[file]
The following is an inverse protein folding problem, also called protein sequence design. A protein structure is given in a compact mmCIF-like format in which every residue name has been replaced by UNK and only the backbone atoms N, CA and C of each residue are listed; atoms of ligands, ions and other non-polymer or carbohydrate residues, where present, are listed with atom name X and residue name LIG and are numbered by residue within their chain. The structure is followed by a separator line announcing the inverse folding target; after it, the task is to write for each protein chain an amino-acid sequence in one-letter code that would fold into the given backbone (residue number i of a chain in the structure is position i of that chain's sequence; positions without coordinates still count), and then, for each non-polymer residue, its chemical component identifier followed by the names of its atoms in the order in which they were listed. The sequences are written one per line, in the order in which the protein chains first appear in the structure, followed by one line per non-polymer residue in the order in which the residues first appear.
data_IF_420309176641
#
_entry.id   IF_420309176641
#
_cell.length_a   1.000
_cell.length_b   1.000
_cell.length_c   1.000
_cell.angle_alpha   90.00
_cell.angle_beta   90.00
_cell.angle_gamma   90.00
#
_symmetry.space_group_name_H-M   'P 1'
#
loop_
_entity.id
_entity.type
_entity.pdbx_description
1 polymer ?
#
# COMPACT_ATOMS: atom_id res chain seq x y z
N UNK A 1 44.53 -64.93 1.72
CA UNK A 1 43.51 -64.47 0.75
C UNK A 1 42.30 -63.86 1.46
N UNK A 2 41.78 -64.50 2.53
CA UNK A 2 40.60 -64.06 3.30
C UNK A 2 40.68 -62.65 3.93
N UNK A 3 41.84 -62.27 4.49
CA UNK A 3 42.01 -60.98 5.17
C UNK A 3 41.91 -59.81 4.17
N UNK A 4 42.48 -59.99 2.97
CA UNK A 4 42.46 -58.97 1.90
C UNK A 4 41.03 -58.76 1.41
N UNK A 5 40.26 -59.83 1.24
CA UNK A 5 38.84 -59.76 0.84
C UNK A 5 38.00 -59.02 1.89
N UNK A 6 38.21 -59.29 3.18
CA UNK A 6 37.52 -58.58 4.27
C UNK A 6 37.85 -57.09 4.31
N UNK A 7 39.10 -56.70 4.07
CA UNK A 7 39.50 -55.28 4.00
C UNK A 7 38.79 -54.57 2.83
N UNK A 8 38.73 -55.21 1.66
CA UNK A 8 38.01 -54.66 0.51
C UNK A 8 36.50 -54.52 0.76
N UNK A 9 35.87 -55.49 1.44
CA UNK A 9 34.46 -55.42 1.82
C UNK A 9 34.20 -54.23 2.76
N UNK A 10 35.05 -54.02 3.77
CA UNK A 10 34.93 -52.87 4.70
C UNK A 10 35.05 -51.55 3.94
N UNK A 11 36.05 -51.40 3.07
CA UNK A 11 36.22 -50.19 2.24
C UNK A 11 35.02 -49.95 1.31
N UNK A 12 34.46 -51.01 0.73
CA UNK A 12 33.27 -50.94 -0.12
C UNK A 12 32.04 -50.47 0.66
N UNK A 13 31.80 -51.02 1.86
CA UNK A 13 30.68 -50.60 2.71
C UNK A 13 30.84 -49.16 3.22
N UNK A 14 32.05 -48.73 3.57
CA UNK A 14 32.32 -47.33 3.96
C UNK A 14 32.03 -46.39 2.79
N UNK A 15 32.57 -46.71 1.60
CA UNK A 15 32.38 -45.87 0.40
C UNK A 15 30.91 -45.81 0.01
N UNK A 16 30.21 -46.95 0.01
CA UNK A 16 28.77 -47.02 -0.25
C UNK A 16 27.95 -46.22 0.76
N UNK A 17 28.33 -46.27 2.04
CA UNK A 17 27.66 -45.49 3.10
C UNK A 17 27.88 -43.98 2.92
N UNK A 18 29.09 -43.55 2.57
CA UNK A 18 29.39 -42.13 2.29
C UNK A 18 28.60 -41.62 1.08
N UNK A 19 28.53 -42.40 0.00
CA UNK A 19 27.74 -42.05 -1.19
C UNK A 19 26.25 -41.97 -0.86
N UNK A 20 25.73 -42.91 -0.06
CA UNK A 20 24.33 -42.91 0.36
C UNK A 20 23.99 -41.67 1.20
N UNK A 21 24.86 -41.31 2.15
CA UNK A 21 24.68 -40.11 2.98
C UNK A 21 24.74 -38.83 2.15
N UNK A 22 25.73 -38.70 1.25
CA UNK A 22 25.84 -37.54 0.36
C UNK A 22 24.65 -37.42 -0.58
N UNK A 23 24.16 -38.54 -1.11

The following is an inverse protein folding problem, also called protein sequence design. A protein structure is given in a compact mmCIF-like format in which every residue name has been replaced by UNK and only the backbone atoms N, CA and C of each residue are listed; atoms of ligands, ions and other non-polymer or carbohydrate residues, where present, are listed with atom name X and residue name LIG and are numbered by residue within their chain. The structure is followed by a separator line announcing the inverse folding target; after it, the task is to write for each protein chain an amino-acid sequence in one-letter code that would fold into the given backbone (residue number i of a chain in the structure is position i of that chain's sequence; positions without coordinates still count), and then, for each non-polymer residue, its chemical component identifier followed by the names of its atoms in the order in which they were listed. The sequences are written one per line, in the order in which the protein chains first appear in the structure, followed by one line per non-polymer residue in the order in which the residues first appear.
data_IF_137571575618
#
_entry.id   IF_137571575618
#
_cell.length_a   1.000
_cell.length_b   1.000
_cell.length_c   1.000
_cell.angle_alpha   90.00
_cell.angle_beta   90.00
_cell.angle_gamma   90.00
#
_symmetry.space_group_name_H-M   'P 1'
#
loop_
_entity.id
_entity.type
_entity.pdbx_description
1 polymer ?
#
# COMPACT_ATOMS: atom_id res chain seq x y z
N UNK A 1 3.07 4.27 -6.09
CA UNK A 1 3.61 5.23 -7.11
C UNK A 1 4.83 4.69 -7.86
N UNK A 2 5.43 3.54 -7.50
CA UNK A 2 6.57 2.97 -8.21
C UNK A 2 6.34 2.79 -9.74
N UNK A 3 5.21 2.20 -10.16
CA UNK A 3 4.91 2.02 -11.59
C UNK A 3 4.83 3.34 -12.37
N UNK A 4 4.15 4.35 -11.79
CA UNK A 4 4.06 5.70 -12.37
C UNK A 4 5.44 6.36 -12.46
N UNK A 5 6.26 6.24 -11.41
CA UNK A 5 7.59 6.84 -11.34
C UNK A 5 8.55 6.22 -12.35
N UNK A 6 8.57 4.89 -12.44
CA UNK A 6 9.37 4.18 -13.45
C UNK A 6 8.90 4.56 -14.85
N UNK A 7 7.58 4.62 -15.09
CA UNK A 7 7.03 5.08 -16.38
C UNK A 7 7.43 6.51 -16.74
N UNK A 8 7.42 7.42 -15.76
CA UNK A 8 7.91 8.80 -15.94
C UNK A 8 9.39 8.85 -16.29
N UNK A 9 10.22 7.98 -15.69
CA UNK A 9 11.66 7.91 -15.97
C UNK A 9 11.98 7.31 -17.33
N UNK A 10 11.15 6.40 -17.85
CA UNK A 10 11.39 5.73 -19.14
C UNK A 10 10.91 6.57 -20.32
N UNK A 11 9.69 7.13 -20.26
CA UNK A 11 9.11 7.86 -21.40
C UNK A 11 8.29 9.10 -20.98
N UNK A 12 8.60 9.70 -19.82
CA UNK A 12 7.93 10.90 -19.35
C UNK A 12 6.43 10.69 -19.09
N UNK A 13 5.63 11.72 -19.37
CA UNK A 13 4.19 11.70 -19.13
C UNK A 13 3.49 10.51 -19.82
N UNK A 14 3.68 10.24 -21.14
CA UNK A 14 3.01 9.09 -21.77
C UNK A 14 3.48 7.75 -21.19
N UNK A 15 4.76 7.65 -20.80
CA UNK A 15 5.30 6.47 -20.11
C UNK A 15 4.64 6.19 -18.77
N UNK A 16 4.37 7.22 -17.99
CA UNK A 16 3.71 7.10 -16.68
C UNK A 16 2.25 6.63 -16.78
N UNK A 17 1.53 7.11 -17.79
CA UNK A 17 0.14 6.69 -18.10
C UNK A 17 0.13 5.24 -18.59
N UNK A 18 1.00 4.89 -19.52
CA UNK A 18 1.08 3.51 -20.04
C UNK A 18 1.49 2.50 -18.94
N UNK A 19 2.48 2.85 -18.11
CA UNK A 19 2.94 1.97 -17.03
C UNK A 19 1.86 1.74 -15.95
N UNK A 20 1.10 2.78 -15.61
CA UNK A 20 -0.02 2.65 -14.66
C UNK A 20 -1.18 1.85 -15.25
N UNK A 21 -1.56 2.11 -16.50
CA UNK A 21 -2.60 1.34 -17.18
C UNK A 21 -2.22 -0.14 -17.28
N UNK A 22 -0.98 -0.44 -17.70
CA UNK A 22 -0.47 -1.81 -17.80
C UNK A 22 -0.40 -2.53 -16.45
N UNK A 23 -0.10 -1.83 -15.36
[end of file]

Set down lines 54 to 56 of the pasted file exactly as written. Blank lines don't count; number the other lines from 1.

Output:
C UNK A 11 35.02 -49.95 1.31
N UNK A 12 34.46 -51.01 0.73
CA UNK A 12 33.27 -50.94 -0.12